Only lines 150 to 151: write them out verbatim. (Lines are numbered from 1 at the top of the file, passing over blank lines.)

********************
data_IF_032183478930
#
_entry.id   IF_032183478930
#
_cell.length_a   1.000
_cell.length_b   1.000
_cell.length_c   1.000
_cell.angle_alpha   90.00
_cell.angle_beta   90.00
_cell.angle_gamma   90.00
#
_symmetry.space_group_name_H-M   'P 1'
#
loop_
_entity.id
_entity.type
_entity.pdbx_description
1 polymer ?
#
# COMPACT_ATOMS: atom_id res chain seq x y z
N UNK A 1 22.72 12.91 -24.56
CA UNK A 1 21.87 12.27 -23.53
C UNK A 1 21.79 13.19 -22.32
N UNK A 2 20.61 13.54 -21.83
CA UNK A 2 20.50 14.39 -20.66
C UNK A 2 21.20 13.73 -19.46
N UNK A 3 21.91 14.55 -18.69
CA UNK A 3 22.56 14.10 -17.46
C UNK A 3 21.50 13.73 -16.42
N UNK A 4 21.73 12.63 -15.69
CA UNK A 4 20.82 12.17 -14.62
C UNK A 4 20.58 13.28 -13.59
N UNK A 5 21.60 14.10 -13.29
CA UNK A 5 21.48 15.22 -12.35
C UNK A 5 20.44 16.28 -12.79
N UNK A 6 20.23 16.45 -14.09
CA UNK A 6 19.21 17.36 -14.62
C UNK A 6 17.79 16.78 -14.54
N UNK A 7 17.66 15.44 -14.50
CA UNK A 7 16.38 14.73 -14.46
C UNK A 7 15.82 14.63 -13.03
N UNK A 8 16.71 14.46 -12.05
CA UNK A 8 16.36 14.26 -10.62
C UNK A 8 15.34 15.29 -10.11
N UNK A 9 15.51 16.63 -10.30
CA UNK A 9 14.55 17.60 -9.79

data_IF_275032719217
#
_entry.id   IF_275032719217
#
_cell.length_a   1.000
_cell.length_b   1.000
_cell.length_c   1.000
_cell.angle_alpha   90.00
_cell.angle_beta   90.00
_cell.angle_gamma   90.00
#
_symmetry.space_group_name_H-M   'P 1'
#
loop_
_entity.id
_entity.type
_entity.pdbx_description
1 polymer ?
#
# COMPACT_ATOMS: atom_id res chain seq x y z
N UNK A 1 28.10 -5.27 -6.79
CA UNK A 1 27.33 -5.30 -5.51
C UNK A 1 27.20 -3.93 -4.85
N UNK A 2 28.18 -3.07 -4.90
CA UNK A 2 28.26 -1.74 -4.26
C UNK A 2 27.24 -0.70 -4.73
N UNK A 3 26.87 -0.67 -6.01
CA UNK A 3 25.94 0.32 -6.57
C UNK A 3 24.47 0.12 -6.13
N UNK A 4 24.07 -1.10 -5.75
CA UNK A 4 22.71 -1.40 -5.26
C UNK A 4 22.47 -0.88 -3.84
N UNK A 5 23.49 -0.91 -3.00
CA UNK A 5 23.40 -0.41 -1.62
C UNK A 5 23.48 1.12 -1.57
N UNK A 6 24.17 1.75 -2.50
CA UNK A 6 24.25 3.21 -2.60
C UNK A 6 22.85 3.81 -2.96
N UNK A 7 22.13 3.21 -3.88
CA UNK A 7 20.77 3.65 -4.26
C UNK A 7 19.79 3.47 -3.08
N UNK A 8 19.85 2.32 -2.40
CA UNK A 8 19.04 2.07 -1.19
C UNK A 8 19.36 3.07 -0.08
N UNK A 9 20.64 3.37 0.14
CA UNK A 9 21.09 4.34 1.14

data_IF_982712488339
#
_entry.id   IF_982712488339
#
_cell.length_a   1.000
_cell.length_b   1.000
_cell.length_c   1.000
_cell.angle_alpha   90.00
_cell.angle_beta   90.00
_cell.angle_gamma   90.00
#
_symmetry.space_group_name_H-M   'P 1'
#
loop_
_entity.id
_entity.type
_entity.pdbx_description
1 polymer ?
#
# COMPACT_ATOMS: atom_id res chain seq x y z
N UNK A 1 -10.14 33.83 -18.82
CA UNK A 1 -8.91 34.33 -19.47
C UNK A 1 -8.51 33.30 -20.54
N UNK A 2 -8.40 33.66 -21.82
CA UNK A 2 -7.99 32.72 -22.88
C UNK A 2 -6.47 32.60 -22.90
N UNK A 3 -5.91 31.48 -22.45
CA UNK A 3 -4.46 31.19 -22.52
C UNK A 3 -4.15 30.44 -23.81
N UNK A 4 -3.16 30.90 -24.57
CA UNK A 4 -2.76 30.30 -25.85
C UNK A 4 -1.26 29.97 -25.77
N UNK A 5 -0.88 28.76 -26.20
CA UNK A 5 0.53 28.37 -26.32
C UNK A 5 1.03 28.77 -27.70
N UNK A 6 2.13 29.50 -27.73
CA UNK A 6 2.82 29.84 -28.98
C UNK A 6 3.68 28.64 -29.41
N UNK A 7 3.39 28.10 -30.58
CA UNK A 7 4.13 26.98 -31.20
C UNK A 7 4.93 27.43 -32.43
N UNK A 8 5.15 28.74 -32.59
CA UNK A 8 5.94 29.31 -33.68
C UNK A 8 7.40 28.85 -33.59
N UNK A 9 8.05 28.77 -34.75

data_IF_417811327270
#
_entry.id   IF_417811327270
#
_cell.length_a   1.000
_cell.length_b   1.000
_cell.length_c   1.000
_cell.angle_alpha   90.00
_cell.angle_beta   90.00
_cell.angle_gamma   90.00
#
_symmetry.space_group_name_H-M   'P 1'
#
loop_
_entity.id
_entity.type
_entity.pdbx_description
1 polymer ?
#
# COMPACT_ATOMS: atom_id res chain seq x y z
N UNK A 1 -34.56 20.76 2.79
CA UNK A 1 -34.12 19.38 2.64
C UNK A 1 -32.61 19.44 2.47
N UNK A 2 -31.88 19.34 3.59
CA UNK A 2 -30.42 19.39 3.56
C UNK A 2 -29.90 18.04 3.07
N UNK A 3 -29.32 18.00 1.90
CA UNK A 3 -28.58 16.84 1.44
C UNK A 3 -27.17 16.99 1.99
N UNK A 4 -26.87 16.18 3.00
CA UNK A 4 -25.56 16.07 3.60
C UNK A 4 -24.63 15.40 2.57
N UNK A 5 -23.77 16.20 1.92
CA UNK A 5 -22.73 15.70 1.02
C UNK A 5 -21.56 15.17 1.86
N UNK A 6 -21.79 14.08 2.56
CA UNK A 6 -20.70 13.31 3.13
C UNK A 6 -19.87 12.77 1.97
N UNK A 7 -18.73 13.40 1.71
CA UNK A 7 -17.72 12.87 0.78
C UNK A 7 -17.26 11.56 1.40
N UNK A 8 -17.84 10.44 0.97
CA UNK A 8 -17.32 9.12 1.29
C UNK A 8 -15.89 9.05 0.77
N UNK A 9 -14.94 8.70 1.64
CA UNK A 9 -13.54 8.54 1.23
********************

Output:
#
loop_